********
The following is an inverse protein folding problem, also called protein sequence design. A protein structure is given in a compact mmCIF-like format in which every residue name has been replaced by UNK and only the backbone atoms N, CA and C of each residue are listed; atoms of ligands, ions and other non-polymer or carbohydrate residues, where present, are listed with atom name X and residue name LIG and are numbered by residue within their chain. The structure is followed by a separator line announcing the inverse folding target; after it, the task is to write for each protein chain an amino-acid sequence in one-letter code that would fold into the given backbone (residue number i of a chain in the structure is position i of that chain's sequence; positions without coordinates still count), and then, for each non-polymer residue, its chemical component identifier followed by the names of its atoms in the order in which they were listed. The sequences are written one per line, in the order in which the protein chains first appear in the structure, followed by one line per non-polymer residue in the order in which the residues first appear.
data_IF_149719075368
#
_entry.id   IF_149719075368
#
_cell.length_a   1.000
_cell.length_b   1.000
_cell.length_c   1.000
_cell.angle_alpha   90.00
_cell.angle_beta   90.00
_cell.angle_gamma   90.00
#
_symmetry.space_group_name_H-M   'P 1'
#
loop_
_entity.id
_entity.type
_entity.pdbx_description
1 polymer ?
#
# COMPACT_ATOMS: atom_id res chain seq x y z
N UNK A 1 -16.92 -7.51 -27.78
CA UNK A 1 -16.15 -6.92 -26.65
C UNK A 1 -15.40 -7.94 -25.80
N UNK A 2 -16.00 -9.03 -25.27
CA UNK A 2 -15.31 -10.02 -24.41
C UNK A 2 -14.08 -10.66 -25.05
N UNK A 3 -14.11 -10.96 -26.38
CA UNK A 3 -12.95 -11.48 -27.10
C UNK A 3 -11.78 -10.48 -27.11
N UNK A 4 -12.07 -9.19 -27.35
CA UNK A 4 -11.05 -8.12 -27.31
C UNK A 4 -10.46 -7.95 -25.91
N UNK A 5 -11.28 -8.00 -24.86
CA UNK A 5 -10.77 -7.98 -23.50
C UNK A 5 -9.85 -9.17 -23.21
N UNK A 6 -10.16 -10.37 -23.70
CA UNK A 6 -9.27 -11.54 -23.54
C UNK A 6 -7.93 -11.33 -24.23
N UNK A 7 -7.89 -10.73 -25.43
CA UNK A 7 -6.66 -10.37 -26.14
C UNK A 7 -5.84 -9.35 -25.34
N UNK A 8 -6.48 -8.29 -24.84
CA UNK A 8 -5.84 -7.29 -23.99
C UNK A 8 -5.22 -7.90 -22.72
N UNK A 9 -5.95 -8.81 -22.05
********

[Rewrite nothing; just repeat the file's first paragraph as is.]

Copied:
The following is an inverse protein folding problem, also called protein sequence design. A protein structure is given in a compact mmCIF-like format in which every residue name has been replaced by UNK and only the backbone atoms N, CA and C of each residue are listed; atoms of ligands, ions and other non-polymer or carbohydrate residues, where present, are listed with atom name X and residue name LIG and are numbered by residue within their chain. The structure is followed by a separator line announcing the inverse folding target; after it, the task is to write for each protein chain an amino-acid sequence in one-letter code that would fold into the given backbone (residue number i of a chain in the structure is position i of that chain's sequence; positions without coordinates still count), and then, for each non-polymer residue, its chemical component identifier followed by the names of its atoms in the order in which they were listed. The sequences are written one per line, in the order in which the protein chains first appear in the structure, followed by one line per non-polymer residue in the order in which the residues first appear.